Editorial: Communication is essential


Tuesday, October 4 2016

The takeaway from talking to off-islanders about the so-called Power Outage on Gabriola: they wanted to hear about the survivalist gulf islanders being prepared, and how this is what it is like to live on a gulf island.

The romantic, “it’s bad, but it ain’t that bad” kind of story.

What they don’t want to hear, or perhaps they don’t know the truth, is most gulf islanders, even the new ones, are better prepared for a power outage like this than their urban citizens.

Be it stores of food, gasoline, a generator, wood stoves, however islanders get through a power outage, they’re capable of doing so.

What makes Gabriolans less comfortable is the idea that we’re cut off from calling for help in an emergency.

Again - to draw the comparison - even if the entire phone system of Victoria, or Nanaimo, or any other city were shut down, chances are people would be able to communicate somehow that an emergency was taking place at a particular location.

With a gulf island, where the nearest neighbour’s house can be a trek on a normal day, getting ‘help’ in an emergency becomes a bit more dicey.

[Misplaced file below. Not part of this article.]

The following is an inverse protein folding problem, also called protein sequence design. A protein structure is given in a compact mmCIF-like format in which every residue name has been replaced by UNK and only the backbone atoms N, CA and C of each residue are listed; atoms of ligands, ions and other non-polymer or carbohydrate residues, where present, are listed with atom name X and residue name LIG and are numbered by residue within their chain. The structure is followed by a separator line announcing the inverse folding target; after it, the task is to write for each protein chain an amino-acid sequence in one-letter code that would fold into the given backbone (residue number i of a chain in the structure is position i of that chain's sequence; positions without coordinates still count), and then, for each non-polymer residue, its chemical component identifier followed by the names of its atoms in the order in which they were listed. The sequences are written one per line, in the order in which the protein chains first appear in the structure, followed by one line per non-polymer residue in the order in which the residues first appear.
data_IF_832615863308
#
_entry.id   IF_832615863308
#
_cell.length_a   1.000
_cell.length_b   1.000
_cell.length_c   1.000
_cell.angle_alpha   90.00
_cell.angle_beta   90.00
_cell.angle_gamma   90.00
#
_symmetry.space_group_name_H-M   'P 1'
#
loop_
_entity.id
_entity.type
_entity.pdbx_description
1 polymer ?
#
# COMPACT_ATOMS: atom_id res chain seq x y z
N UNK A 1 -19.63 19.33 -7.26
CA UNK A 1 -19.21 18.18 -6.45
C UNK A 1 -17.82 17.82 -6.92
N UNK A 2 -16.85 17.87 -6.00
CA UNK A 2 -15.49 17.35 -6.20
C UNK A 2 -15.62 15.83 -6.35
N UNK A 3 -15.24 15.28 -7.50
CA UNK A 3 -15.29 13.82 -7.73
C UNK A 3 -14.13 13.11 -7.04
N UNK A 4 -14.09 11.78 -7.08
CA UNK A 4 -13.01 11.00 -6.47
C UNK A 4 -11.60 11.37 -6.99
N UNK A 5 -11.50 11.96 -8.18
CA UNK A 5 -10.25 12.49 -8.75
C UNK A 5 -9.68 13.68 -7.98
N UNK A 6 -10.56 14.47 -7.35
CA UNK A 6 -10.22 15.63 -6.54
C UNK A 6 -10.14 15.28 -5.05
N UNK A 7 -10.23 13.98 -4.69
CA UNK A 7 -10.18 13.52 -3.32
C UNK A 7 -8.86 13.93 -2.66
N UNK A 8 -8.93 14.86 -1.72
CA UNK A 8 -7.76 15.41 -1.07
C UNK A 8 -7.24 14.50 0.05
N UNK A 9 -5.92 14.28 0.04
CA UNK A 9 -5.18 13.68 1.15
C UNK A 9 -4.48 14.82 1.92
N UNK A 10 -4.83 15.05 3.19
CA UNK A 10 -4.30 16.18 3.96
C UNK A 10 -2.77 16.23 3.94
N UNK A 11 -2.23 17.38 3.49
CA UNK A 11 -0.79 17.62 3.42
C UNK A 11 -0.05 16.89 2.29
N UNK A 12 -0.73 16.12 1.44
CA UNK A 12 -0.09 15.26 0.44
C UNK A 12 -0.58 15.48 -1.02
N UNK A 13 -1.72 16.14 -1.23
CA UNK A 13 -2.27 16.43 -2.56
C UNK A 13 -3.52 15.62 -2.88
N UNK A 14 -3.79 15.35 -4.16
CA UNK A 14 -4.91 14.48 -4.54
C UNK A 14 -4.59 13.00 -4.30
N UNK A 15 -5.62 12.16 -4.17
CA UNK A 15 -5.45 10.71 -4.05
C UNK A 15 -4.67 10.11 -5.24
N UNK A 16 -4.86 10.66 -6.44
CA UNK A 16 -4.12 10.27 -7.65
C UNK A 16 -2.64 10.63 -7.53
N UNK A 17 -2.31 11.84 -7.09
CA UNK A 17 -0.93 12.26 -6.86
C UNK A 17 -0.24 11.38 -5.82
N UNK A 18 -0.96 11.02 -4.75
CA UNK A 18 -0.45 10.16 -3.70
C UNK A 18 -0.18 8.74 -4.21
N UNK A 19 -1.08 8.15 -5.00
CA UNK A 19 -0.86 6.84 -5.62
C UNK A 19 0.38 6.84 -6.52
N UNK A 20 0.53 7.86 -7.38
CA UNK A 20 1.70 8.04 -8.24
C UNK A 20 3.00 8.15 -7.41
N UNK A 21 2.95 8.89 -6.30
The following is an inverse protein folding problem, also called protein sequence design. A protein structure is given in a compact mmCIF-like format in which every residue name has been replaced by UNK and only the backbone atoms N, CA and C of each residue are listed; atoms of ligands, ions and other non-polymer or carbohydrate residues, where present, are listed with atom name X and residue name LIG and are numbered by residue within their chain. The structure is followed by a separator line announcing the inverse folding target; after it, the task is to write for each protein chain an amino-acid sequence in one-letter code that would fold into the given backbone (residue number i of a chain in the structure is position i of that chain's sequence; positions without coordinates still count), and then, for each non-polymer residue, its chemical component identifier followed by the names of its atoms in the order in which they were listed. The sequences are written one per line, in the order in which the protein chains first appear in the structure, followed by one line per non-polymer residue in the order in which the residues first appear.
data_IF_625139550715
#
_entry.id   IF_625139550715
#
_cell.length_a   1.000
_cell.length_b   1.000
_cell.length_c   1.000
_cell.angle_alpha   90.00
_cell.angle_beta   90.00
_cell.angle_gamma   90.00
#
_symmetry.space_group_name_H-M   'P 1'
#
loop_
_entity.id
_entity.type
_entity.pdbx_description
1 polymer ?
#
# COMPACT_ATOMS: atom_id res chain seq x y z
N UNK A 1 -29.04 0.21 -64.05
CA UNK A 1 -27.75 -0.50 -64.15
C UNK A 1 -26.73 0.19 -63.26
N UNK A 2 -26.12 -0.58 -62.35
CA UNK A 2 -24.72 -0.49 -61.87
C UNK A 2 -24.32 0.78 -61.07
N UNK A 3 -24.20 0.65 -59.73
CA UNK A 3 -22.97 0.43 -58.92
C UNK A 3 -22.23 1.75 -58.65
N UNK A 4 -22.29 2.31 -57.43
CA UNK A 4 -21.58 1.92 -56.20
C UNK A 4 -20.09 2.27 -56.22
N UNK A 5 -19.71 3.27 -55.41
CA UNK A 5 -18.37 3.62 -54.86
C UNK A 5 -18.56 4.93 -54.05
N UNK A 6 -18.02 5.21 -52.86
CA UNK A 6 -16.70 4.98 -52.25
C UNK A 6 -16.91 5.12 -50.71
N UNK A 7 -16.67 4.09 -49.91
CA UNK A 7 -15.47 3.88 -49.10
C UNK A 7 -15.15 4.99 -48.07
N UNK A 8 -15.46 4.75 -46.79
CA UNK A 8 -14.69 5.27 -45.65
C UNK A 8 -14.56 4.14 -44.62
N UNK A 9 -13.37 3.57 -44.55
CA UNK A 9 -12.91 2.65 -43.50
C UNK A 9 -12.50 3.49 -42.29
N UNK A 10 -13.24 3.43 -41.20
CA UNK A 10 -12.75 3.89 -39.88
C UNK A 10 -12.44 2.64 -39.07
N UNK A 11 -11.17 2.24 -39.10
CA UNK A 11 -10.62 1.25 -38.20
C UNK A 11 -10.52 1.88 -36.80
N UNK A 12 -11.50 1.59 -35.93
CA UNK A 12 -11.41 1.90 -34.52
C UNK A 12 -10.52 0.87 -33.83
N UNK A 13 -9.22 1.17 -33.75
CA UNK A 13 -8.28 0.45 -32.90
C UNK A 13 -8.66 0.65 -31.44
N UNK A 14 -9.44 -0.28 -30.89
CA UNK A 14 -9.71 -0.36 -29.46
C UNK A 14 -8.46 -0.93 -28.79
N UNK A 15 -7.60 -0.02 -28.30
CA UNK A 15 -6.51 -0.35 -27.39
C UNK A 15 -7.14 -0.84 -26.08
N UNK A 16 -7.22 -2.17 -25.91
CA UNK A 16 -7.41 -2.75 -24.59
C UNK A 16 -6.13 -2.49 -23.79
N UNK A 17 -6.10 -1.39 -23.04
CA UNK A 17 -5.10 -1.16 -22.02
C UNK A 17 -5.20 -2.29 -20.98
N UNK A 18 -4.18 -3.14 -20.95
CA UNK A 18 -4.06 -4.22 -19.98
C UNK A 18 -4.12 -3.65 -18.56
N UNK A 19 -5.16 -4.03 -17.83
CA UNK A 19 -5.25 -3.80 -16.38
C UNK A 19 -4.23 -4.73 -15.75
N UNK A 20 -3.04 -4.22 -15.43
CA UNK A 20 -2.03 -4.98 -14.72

Having essentially every telecommunication - landline, cell phones, and internet - go down for what looks like three days is scary. It’s doubtful Gabriolans realized our entire system was run through a single location, given we pay a myriad of companies for our respective telecommunications.

Having seniors at home alone, “aging in place” on gulf islands is possible because of the Lifeline system. That system depends, solely, on the phone line communicating to Lifeline dispatch that a patient is in distress. Even if the person has a generator, they don’t have a working phone line.

The idea that somewhere on the island, an 80-year-old could be struggling to breath, or even just to stand back up, and no one is being alerted to this fact because the phone line’s been cut - that is terrifying.

And that’s the story we need to communicate to the rest of BC, and especially to the telecommunications companies when they do the long-term fix on this particular incident.

We cannot say, “this was a one-time incident”

And if, as has been suggested, this was a practice drill for when the big ‘earthquake’ hits, that’s a scary thought to consider.

Because if the self-reliant, sustainable living, and well-stocked gulf islanders are having issues with losing just their power and communications - imagine just what the big cities are going to look like should the whole system shuts down.